Our examination of a NIB version of this gun was that it was nicely fitted and finished. The flats of the slide were darker than the polished-blue frame and side of the slide, and the result is an attractive handgun. Trigger compression was smooth at 4.75 pounds and crisp. The sights were identical to the 1991A1. The pistol did not feature a lowered ejection port, as mentioned, and would not have the appearance of the original Series 70 anyway, so consider this subject when purchasing either Colt for tactical use.
Elsewhere, the Series 70 pistol was appointed with nicely checkered wooden grips. These grips feature the double-diamond pattern that makes for greater strength where the grips are attached to the grip bushings. The Series 70 was finished in a manner more similar to the production Colt pistols of the 1960s than the original Series 70. A member of the test team has produced two books on the 1911, and he states without reservation the new gun is a better pistol than the original Series 70 in fit, finish, and performance.
This Series 70 featured an arched mainspring housing and short trigger. The arched mainspring housing seems to hold the muzzle higher, and this resulted in faster combat hits. The pistol did not demand a break-in period, as was common with original Colt pistols. The slide stop was noticeably tighter than on the 1991A1, and so was the barrel bushing. The firing pin stop was not only tight, there was a dimple at the base to prevent the slide stop from falling. This was once a common problem with well-worn GI pistols. We have never seen this on another factory gun. The various 1991A1 and Series 80 pistols do not have this dimple.
In combat shooting, most of our shooters said that the arched mainspring housing gave better control than the 1991A1, and combined with a short trigger reset, the pistol ran better in rapid-fire strings. There was a well-defined shorter travel to press the trigger and to achieve reset. The consensus is that the long trigger and flat mainspring housing are more target features than combat features. All in, the Series 70 pistol exhibited high-grade fit and finish and feeds modern ammunition without hesitation. Good sights make it easy to align on target as well.
In firing off the bench, few shooters realize that good quality grips (stocks, grip panels) will help direct fire and keep the hand in place to center the sights. The stocks of the Series 70 do so better than the 1991A1, in our view. When firing off the bench, however, the 1991A1 gave the impression of greater comfort. Perhaps the arched housing of the Series 70 drove the palm into the grip safety tang? It wasn’t a huge deal, but the sensation was something that the raters agreed upon.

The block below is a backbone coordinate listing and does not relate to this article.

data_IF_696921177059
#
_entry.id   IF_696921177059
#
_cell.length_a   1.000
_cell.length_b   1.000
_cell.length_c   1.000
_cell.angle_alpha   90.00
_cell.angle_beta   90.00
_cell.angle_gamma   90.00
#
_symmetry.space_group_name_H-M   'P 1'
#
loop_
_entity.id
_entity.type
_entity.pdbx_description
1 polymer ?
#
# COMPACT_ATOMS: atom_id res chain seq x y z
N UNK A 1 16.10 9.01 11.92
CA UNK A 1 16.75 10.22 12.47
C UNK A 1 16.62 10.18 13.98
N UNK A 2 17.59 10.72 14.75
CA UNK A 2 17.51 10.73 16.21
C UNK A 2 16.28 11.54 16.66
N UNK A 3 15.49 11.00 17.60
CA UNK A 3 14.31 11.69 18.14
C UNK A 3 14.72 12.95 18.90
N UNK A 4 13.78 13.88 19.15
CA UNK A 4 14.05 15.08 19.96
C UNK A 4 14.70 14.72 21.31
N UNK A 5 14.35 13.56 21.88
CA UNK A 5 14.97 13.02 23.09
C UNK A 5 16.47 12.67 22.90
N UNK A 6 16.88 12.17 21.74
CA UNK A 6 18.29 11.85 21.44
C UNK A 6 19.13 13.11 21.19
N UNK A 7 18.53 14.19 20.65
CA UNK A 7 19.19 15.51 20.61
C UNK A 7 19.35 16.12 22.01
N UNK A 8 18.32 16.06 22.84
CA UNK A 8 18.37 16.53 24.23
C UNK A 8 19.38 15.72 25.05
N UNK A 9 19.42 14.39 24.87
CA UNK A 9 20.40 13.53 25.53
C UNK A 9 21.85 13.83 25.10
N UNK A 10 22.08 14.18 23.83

The Series 70 was narrowly the more accurate handgun, with a best group of 2.2 inches with the Asym 185-grain JHP. Even after fitting Bar-Sto Precision grips on the 1991A1, the consensus remained the same.
We have to stress that the Series 70 isn’t a true reproduction of earlier models, but is instead a considerably improved pistol over the original. As an example, the barrel bushing isn’t the collett type and proved slightly tighter than the 1991A1. The action does not have a half-cock notch, as was the case with the 1970s Colt. The new Colt action, beginning with the Series 80, uses a shelf in the hammer rather than notch. This shelf will still catch the hammer if you slip while cocking the pistol. If the pistol is slightly cocked and the trigger pressed, the hammer will fall from this shelf, but not fire. In the original action, there was a condition called false half cock, which would allow the hammer to fall from half cock if the trigger were pressed. We are glad that the Series 70 has the new action.
When field-stripping the pistol, we noted that the firing pin is a Series 80-style piece, with the notch for the firing pin block. This makes sense for Colt, so be certain when ordering parts, you differentiate between an older Series 70 and the new one.
Our Team Said: The current Series 70 is not a copy of the original Series 70. The grips are superior, and so are the sights. The Series 70 in its current version is a nice carry gun, accurate, reliable and pleasing to look at. In fast combat shooting, it seems to have an advantage over the 1991A1. The 1991A1 costs less, is equally reliable, almost as accurate, and features a scalloped ejection port. The firing-pin block was not proven in our tests to be worth worrying about, and may be a good idea in a true hard-use handgun. In our view, the 1991A1 is the better buy as a workhorse handgun, and it would be the pistol to go to war with today.
But the Series 70 caters to a discriminating crowd, and if you consider it closely, the no-frills shooter is paying more for the Series 70 to have some things deleted. Our shooters gave the nod to the Series 70 in this head-to-head match-up.
Written and photographed by R.K. Campbell, using evaluations from Gun Tests team testers.